My Day As A Judge

Helping A Good Cause

As you might have noticed (or not), I haven't blogged about anything this year. Well, that's not entirely true, for I have posted some thoughts on my "mini-blog" on Tumblr, along with a few tweets. Part of the reason for my absence is my schedule, which this year has been very hectic. Although my spare time is scarce, I couldn't resist the call to be a judge at a hot wings contest. And especially if the contest was a benefit for the black... errr, "jubilee" Catholic schools of Memphis. As an alum of two parochial schools, I felt it was my way of giving back to the institutions that helped mold me into the person I am today.
The contest was the centerpiece of the Wings of Jubilee Hot Wing Festival, which took place on September 9, 2017 at the campus of Memphis Catholic High and Middle School, my high school alma mater. The festival is similar to others in that in addition to the hot wing teams, other attendees were either engaged in various recreational activities or checking out the live music acts. At the last festival, I felt awkward when I encountered one of my forgotten former classmates despite them knowing who I am (I was never social and a bit of a wallflower in school). This time, I was there for a purpose, so I headed directly to the judges' tent to get my instructions. Initially I was nervous, but after meeting some of the other judges (including fellow blogger Seth of Best Memphis Burger) who explained the formula for judging, I felt confident that I could do a good job of it. Speaking of the formula, the judging was "blind" in the sense that the competitors were assigned random numbers in order to prevent bias. I like that because the last thing a fundraising hot wing contest needs is a bunch of douchebags tilting the scales toward certain teams that they want to curry favor with. After all, the goal is for everyone to have a good time while helping a great cause, and if a few teams can take home a trophy and cash, then that's extra gravy (or wing sauce) for them.
Among the wings that I judged, there was a lot of variety in terms of wing sauce (or lack of it), cooking technique and presentation. The criteria used to judge the wings were appearance, taste, and texture. The categories were scored on a scale 1 to 10 which could lead to a top score of thirty for a really good team. For the most part, all the teams put in good efforts although some wings were a lot better than others. While I won't talk about every wing that I tasted, there were a few exceptional wings that really impressed me. The best among them was the hot wing that I posted in this post, a wing that could hold its own with some of the best wing joints in town. As you can see in the picture above, the chicken wing is breaded and that might not conform to the "naked" wing that most are accustomed to, but I had no problems with it (I'm not a purist about stuff like that). The breading was doused with enough sauce to make it soggy but not too messy, so its "appearance" points didn't take a hit with me. The taste was sweet and spicy, sorta like (according to one of my fellow judges) General Tso's Chicken in a good way. Again, I wouldn't say it was a genuine Buffalo wing, but from a creative standpoint it was outstanding. To whomever made those wings, I tip my hat to you for doing an awesome job and regardless of your standing in the festival, I wish you much success in future contests or other endeavors related to hot wings.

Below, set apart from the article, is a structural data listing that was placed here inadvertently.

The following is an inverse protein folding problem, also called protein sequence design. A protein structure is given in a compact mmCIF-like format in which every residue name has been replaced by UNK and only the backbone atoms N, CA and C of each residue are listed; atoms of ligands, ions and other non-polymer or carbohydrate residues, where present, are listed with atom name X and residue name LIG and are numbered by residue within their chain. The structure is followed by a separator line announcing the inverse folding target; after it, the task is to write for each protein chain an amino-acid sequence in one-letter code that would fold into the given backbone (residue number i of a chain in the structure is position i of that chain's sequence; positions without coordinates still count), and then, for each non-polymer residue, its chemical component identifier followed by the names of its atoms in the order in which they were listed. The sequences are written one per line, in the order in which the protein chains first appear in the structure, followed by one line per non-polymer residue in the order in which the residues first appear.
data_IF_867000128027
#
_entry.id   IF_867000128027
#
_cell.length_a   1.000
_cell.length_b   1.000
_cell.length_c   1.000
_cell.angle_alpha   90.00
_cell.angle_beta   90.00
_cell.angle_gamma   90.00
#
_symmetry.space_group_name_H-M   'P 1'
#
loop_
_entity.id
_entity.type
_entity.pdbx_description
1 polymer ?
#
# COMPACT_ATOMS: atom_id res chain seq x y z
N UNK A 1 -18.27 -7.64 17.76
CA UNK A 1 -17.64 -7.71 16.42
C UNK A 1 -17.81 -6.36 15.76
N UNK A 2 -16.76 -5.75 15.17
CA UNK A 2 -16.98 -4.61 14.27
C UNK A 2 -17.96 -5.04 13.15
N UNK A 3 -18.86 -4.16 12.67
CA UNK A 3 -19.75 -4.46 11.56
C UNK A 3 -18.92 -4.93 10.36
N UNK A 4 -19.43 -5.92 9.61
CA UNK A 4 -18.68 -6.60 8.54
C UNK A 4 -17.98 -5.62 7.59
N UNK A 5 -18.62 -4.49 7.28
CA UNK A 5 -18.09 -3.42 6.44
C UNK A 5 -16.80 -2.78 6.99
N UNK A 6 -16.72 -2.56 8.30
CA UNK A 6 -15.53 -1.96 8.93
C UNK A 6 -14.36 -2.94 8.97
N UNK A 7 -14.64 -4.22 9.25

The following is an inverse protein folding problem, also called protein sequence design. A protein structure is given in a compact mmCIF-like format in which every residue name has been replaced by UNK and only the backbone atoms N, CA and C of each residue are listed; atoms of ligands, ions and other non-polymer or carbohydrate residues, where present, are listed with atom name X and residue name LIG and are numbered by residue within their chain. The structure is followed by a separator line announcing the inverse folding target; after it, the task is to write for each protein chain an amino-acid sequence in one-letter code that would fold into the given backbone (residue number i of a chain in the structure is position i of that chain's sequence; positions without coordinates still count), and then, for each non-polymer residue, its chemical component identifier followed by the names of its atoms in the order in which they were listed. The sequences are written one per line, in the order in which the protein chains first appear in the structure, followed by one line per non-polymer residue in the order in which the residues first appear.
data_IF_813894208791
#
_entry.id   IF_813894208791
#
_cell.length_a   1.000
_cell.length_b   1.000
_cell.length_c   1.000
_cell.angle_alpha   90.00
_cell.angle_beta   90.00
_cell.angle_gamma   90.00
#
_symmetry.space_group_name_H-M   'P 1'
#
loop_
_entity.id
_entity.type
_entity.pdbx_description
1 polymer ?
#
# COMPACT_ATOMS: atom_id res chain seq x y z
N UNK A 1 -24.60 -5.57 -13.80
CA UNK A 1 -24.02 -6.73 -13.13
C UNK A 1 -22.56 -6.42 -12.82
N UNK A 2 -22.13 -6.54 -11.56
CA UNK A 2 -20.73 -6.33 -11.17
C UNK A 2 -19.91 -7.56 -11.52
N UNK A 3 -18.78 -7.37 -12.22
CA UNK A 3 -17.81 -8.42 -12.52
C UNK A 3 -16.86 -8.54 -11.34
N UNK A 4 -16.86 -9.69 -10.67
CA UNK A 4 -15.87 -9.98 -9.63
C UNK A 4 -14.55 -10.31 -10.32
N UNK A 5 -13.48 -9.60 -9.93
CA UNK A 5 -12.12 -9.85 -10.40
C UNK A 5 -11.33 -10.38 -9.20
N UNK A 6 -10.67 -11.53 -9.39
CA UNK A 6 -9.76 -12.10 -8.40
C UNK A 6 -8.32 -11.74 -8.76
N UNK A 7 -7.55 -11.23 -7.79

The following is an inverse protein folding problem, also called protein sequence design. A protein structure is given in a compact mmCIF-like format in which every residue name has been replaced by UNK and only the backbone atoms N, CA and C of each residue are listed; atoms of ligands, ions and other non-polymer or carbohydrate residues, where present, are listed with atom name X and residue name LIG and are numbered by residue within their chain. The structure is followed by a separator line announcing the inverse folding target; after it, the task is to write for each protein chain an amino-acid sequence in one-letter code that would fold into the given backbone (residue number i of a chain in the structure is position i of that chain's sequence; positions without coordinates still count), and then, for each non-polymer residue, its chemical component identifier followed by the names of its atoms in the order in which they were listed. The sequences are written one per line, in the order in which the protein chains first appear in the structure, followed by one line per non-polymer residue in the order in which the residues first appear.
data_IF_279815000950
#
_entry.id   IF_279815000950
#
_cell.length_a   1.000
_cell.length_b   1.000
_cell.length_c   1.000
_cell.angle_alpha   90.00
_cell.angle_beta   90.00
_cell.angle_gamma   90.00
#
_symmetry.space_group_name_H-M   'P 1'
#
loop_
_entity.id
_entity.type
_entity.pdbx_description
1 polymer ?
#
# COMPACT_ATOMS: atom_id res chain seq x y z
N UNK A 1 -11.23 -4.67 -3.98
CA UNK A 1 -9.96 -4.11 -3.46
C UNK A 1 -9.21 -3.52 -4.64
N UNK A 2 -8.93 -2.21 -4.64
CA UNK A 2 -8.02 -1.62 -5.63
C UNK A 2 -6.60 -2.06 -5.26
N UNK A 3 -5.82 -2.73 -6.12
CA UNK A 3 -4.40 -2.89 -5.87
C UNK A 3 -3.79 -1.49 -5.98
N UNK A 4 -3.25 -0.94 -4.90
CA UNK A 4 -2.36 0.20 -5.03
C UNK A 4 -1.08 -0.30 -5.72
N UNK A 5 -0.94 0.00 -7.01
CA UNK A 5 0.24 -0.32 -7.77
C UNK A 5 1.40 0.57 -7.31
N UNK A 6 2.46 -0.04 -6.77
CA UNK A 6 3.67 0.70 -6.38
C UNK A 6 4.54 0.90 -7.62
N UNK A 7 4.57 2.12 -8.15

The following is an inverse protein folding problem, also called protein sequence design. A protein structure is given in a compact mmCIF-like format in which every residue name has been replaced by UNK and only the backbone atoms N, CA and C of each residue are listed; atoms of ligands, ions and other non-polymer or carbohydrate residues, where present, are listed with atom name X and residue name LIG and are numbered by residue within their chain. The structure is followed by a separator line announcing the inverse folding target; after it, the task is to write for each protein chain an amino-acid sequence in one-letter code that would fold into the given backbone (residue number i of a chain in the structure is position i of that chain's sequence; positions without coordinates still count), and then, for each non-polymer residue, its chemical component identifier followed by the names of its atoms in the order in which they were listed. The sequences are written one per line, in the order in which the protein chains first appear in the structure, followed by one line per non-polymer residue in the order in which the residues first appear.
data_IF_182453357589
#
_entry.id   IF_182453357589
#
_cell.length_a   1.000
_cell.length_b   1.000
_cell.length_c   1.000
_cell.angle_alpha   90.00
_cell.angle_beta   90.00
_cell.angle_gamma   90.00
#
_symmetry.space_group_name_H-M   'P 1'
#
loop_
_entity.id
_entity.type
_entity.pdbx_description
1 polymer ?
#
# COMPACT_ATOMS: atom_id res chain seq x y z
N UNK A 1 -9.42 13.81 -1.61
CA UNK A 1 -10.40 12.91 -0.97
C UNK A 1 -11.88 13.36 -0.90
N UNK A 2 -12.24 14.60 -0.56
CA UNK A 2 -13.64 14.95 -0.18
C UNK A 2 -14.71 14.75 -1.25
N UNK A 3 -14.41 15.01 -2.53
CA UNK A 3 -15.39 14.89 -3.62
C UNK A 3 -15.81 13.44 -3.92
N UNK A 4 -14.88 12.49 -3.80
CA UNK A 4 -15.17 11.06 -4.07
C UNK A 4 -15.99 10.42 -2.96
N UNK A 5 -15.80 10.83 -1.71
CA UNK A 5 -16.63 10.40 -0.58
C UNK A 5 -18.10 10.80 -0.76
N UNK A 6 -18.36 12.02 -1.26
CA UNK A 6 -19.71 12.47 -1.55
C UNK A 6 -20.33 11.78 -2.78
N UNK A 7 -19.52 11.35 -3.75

As for the winners, I was a little surprised at the results, given the participants. In third place, the winners were Central BBQ, purveyors of some of the best barbecue in Memphis. When I saw that, the first thought I had was "here we go again" with the same old barbecue/cooking teams winning everything. Even with blind judging, I assumed the same teams that I see at other contests would dominate the "amateur" competitors who don't compete regularly throughout the year. However, when the Jubilee officials announced the second place winner, the team taking it wasn't who I expected. The runner-up winner was an East European team (I believe they were from Poland) with a foreign name that simply meant "Hot Wings." The champions of the event were a team sponsored by a local Northwestern Mutual insurance agency, whose wings must have been outstanding if they beat out teams like Central BBQ and 901Q, a frequent competitor in many cooking contests. I'm not sure if the wings I raved about earlier were made by the Northwestern Mutual team, but if enough of my fellow judges felt the team was worthy, then it was the best. I want to extend my congratulations to them and I hope to see them again at the festival next year.
Overall, my first judging experience was a lot of fun and I look forward to other opportunities to do it again. I want to thank Angela Justice Fox for organizing the event (that included inviting me to judge) and for all the work she does as a fundraiser for Memphis' Catholic schools. With the rise of charter schools and other alternatives (such as families fleeing to the suburbs) for getting an education, attracting kids into the parochial system is getting harder than its ever been (by the way, why are most charter schools in jubilee... errr, "urban" neighborhoods). My hope is that the Catholic school tradition lives on, leaving a legacy for children yearning for a quality education that will benefit them throughout life.


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